A fast-tracked bill that’s meant to curb minors’ access to sexually transmitted infection (STI) testing and treatment, pregnancy testing and prevention, prenatal care, and even chemical dependency and emotional disorder treatments without first gaining consent from a parent or legal guardian was sent back to committee for retooling Wednesday. But HB 693 is just one of many bills being considered in North Carolina that, according to reproductive health advocates, prioritize anti-choice ideology and religious beliefs over concern for reproductive health-care access in the state. Some of these bills are marching through the legislature quickly.
HB 716, a bill sponsored by state Rep. Ruth Samuelson (R-Charlotte) that would ban so-called gender-based abortions, passed the full house Tuesday with a 77-40 vote. Despite there being no evidence that sex-selective abortions exist in the United States, one bill supporter cited the existence of sex-selective abortions in Asia as a reason to vote for the restriction. “This is a very simple decision. If you believe that a baby should be aborted just because it’s a boy or just because it’s a girl … then vote against this bill,” argued state Rep. Pat McElraft (R-Carteret) prior to the vote.
Opposing the bill is the American Civil Liberties Union (ACLU) North Carolina, which says HB 716 would damage the doctor-patient relationship by turning doctors into “interrogators” concerned about protecting themselves from potential fines. “This bill undermines women who make the difficult decision to terminate a pregnancy by suggesting that they might do so for trivial reasons and should not be trusted to make their own health-care decisions,” testified ACLU-NC Policy Director Sarah Preston during a committee hearing. “Most North Carolinians agree that the government has no business placing itself between a woman and her doctor, but this vaguely worded bill would do just that, forcing health-care providers to become interrogators out of fear of litigation from people who may have no relationship to the patient.”
Meanwhile, SB 132 would require that health classes in K-9 school use educational materials that cite induced abortion as one of the causes of preterm birth. This is despite the fact that mainstream medical communities agree that an abortion does not increase risk of preterm birth; evidence of an increased risk has only be found among individuals who have had three or more abortions prior to a birth.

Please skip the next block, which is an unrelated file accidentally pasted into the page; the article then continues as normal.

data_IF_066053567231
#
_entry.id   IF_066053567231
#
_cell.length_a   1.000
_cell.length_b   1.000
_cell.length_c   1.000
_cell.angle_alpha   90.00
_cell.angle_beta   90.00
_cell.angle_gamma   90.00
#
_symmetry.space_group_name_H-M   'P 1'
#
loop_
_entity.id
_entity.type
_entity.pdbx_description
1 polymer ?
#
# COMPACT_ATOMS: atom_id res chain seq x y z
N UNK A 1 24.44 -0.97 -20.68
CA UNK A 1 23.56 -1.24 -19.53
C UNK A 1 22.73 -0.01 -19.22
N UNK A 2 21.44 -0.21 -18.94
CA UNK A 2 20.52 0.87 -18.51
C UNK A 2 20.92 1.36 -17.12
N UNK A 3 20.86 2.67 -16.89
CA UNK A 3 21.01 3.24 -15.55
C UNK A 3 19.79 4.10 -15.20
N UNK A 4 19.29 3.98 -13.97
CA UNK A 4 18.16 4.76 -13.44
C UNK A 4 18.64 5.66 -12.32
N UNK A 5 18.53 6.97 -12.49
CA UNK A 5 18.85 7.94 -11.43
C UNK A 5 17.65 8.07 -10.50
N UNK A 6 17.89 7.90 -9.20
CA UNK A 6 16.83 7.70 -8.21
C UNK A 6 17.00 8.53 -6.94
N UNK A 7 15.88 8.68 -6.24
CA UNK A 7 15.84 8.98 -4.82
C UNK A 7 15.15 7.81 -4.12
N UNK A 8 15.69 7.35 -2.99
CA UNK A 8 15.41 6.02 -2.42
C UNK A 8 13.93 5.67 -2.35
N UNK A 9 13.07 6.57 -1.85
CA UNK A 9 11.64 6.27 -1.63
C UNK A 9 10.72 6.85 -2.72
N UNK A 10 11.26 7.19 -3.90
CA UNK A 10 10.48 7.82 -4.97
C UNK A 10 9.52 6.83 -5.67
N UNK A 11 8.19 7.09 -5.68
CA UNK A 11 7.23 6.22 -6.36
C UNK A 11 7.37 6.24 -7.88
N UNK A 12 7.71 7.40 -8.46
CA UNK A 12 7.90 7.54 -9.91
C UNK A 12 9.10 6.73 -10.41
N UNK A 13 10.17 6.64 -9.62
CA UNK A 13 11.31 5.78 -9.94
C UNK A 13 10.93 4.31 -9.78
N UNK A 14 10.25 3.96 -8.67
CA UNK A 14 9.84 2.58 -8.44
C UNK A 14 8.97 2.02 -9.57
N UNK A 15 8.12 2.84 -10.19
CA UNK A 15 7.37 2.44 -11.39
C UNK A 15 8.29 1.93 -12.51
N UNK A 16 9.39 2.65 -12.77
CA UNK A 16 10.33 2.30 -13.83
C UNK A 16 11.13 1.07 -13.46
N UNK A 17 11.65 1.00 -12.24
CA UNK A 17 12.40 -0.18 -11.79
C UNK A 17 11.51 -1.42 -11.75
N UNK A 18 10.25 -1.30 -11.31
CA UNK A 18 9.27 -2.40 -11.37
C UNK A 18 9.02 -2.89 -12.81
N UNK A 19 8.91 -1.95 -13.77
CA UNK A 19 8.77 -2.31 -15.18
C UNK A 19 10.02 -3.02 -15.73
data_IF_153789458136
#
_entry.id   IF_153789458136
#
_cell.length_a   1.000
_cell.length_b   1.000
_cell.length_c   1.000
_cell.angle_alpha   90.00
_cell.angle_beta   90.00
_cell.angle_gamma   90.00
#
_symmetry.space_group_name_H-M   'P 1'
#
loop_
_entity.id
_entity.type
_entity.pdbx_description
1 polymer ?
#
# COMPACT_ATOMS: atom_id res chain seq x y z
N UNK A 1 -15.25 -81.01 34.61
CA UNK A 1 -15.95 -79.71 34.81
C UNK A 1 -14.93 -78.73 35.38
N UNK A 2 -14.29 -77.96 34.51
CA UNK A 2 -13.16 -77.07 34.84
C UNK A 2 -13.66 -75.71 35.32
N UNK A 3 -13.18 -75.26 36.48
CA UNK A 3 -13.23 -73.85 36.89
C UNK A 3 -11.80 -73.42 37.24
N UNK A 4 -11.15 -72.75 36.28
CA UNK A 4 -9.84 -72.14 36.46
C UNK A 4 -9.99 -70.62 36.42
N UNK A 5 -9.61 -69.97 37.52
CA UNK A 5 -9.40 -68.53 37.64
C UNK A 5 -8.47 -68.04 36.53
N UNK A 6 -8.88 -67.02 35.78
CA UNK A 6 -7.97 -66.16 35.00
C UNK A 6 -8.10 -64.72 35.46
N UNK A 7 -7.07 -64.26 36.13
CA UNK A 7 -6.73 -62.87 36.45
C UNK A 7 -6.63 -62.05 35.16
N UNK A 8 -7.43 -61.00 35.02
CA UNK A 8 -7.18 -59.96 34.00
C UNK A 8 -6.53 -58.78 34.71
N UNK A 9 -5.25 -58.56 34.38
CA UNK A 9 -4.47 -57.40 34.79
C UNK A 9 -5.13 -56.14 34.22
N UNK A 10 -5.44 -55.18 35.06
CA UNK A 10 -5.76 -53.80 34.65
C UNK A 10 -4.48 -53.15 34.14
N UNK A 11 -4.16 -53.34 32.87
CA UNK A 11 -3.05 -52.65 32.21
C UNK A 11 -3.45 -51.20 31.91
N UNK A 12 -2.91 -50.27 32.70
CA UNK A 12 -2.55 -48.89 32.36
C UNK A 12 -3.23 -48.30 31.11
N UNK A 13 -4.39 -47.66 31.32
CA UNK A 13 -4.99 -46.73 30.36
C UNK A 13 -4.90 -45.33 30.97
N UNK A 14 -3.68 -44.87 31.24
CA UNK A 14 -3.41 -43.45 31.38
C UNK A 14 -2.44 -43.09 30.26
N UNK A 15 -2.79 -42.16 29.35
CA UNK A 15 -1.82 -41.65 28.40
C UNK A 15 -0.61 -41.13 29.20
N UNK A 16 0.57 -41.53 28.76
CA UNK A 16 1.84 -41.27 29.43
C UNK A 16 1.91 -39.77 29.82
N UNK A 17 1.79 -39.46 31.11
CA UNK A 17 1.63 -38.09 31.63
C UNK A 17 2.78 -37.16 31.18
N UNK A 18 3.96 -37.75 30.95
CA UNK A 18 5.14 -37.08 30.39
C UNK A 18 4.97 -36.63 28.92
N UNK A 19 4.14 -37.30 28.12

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SB 132 received a second state senate hearing while lawmakers tinkered with the language, adding smoking, alcohol and drug use, and poor prenatal care to the list of preventable causes of preterm birth, which already included abortion. (So in one chamber of the legislature, lawmakers are underscoring the need for teens to receive quality prenatal care, while the other is considering withholding that coverage until a parent or guardian consents.)
SB 132 once more passed with amended language, despite objections from bill opponents concerned that the state is codifying its own religious or ideological viewpoints into law. “I am concerned about teaching our opinion as medical absolute,” said state Rep. Angela Bryant (D-Raleigh) on the floor. Bryant noted that all major medical professional groups have denied that induced abortion causes preterm birth, and said she’s worries that a teacher who mentions that fact while using state-mandated materials could be punished. “Will a teacher be in violation of the law if he or she notes that there are medical experts who say there is no correlation?” Bryant asked. Bill supporters responded by saying that they’re certain a classroom debate would be a welcome experience.
Reproductive rights advocates argue that the amended version of SB 132 is just as misguided as its original version, despite the new language recognizing medically supported risk factors (in addition to the factually inaccurate claim about abortion). “We still strongly oppose the bill,” Paige Johnson, vice president of external affairs for Planned Parenthood of Central North Carolina, told Rewire. “Abortion does not cause preterm birth, and in fact, not a single national medical organization recognizes a causal link between abortion and preterm birth.”
NARAL Pro-Choice North Carolina agreed. “Senate Bill 132 continues to put politics over scientific and medically proven information,” said Suzanne Buckley, executive director of NARAL Pro-Choice North Carolina in a statement to Rewire. “The amendment that passed on the floor today does nothing to change that the fact that the bill forces teachers to lie to their students.”
These bills are making their way through the North Carolina legislature despite the objections of parents, teachers, and medical professionals. One parent told the story of being a teenager and hiding an STI diagnosis that, if left untreated, could have left her infertile or put her life at risk: “I remembered myself at 16. And I thought about what would have happened had that doctor sent me home with a permission slip to get signed before I could get tested and treated. I don’t think I’m catastrophizing to say I probably never would have gotten a chance to sit here on my parental high horse and declare no child of mine would ever seek medical treatment without me at his side.”
“They aren’t thinking through the consequences of their legislation,” said Johnson. “They just aren’t considering the real-world impact of the bills that they are proposing.”